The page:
Hits and misses
Skysports.com picks out the main men of the World Cup - as well as those who should have stayed at home.
By Graeme Mair
Last Updated: 04/04/11 11:18am
Over the years the World Cup has provided a grand stage for heroic cricketing deeds - as well as some costly errors.
The 10th edition of the International Cricket Council's 50-over showpiece, co-hosted by Bangladesh, India and Sri Lanka, certainly did not disappoint in that regard.
India thrilled their billion-strong nation by lifting the trophy in Mumbai, providing a fairytale triumph for local boy Sachin Tendulkar.
Skysports.com picks out some of the star performers over the six weeks, alongside some who should have stayed at home.
There has never been any doubting the Pakistan skipper's talent but too often in the past he has failed to do full justice to those gifts. Afridi's leg-spin, often regarded as the lesser string to his bow when compared to his batting, proved a major weapon on the subcontinent pitches. He finished as the equal leading wicket taker in the tournament, along with India's Zaheer Khan, on 21 - a major factor in Pakistan's run to the semi-final.
The leading run scorer in the tournament with an even 500, Dilshan and opening partner Upul Tharanga provided consistent starts for Sri Lanka at the top of the order. Dilshan notched up two hundreds and two half-centuries in nine innings and found the boundary almost at will - his 61 fours were nine more than anyone else managed. It was a shame he ended up on the losing side in the final for the second time in a row.
New Zealand yet again punched above their weight by reaching the semi-finals of the tournament - and no member of the squad surpassed expectations more than seam bowler Tim Southee. The 22-year-old is far from express pace and there had been fears his bowling would be cannon fodder on the flat subcontinent pitches. Instead, Southee bagged 18 wickets at 17.33.
While many of his team-mates showed signs of fatigue after a long winter, Trott kept on going and going. After a run-filled tour of Australia, he adapted immediately to new conditions and was a model of consistency at number three with five half-centuries in seven innings. Without his 422 runs - made at a strike rate just above 80 - England would not have made it as far as the quarter-finals.
Nobody in India's top order would be out of place in the hit section but Yuvraj Singh gets the nod as he also provided an unexpected threat with the ball. The left-hander came into the event after a difficult couple of years but made a superb return to form to be named player-of-the-tournament. The 29-year-old scored 362 runs, took 15 wickets with his spin bowling and won four man-of-the-match awards in nine games.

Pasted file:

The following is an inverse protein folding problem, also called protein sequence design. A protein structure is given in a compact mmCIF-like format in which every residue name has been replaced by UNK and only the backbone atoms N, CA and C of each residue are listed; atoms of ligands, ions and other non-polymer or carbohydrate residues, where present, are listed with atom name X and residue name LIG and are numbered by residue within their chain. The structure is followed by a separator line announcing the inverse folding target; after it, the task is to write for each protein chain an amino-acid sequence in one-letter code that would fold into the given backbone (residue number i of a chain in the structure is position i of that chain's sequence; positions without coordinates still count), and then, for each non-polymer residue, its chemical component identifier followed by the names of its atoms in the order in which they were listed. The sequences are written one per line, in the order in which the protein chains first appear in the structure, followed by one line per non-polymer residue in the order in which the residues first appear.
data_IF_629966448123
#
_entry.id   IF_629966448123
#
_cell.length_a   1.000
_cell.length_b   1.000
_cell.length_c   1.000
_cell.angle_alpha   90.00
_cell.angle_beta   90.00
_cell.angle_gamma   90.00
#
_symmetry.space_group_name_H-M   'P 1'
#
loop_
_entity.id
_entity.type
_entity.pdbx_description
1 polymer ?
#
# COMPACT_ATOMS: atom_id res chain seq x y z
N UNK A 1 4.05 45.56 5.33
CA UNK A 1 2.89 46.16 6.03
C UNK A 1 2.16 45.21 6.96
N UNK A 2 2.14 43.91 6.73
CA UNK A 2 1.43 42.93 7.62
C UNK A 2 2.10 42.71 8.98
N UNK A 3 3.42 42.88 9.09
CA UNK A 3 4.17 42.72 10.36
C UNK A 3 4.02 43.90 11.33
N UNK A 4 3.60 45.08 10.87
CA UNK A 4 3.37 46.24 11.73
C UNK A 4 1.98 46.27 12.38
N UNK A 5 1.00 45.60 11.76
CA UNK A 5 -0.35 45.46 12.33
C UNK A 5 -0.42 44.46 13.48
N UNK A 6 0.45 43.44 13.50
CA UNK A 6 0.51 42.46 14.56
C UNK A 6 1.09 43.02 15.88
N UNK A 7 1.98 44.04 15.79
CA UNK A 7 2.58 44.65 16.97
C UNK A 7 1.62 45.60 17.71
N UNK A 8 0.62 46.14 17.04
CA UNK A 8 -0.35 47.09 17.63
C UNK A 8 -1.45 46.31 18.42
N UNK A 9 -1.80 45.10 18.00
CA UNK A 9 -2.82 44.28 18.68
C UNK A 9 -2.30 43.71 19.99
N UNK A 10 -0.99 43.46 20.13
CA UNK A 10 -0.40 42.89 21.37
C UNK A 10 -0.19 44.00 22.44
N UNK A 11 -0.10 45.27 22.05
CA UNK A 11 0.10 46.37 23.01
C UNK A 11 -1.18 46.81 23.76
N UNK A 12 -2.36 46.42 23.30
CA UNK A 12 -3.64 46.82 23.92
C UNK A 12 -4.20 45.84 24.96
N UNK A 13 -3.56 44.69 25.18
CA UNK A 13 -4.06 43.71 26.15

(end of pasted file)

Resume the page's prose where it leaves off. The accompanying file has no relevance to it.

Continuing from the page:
Anderson's allergy to the white ball, which seems to have developed as his career has progressed, reached new depths. Having carried England's attack to victory in the Ashes, the Lancashire seamer had little left to give during a World Cup campaign that saw him dropped after five matches. He managed four wickets costing 70.5 apiece and a woeful spell as Bangladesh's tail steered them to an improbable victory saw his participation come to an end, two games before Sri Lanka sent England packing at the quarter-final stage.
Krejza was selected as the only frontline spinner in Australia's squad after injury ruled out Nathan Hauritz. It always looked a big ask for a man who had played only one ODI before the start of the tournament - and so it proved. Krejza, an off-spinner who gives the ball plenty of flight, managed only five wickets in seven matches, failing to provide either the wicket-taking threat or the economy his side required in the middle overs. He was not alone, Shaun Tait and Steve Smith hardly covered themselves in glory as Australia surrendered the trophy they had held since 1999 - prompting the resignation of skipper Ricky Ponting.
When West Indies coach Ottis Gibson pointed the finger of blame for their quarter-final exit at the squad's senior players, Sarwan was one of the men in the firing line. The 30-year-old has an excellent overall ODI record but injuries and question marks over his commitment had seen him become a peripheral figure in recent times. Recalled ahead of the World Cup, the Guyanan did not respond in the expected fashion, instead managing only 155 runs at 25.83 in seven matches and scoring so slowly - an overall strike rate of 56 - as to put pressure on everyone around him.
Smith's reign as South Africa's one-day captain came to a disappointing end, on both a personal and team level. The Proteas, having impressed on the way to topping Group B, lived up to their reputation of crumbling under pressure as they collapsed from a winning position to lose to New Zealand in the quarter-final. Smith had a horrible time with the bat, averaging 26.14 in seven innings - his overall total of 183 runs coming at an unimpressive strike rate of 61.
The teenage opener was in red-hot form in the lead-up, scoring his maiden ODI century against New Zealand and adding another three-figure effort in a warm-up game. Pakistan finally looked to have found half the answer at the top of the order, which had been a problem area for most of the previous decade. Shehzad, however, was a total flop at the World Cup, managing 44 runs in five innings before mercifully being dropped.